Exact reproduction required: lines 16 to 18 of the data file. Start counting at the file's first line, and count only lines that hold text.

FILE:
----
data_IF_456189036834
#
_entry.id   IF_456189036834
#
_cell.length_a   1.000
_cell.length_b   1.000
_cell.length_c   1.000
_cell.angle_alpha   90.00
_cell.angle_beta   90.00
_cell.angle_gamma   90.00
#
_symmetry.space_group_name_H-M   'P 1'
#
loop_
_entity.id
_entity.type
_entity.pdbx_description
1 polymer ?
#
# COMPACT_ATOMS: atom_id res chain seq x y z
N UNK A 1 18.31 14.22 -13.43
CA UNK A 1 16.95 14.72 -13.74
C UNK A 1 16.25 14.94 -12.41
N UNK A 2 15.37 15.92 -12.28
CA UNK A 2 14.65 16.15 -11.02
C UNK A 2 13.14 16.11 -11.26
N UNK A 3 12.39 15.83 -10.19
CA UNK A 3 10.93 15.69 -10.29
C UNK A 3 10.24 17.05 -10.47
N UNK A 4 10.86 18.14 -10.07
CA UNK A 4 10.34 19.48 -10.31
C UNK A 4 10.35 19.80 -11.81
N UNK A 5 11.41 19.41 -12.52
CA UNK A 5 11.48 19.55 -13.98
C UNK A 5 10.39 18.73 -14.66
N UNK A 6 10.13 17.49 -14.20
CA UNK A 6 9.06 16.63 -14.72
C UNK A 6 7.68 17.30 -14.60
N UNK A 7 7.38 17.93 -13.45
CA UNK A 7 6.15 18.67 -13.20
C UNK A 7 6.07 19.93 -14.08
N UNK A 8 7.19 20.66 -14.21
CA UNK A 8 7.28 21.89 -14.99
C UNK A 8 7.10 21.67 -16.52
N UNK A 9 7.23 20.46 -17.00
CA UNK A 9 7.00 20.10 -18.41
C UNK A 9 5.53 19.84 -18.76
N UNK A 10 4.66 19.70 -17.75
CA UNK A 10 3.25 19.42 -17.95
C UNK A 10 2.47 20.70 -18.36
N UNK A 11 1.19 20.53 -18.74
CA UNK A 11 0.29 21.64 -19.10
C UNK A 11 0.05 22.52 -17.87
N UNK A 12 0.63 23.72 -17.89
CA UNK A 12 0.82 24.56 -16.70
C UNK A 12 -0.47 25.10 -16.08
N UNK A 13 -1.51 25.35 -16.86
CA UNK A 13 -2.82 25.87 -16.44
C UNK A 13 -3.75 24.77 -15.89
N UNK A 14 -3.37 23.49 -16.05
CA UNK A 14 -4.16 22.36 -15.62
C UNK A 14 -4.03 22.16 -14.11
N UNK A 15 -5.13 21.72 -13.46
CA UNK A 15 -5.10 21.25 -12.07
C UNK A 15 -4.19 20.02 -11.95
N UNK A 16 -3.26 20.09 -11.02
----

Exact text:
_entity.type
_entity.pdbx_description
1 polymer ?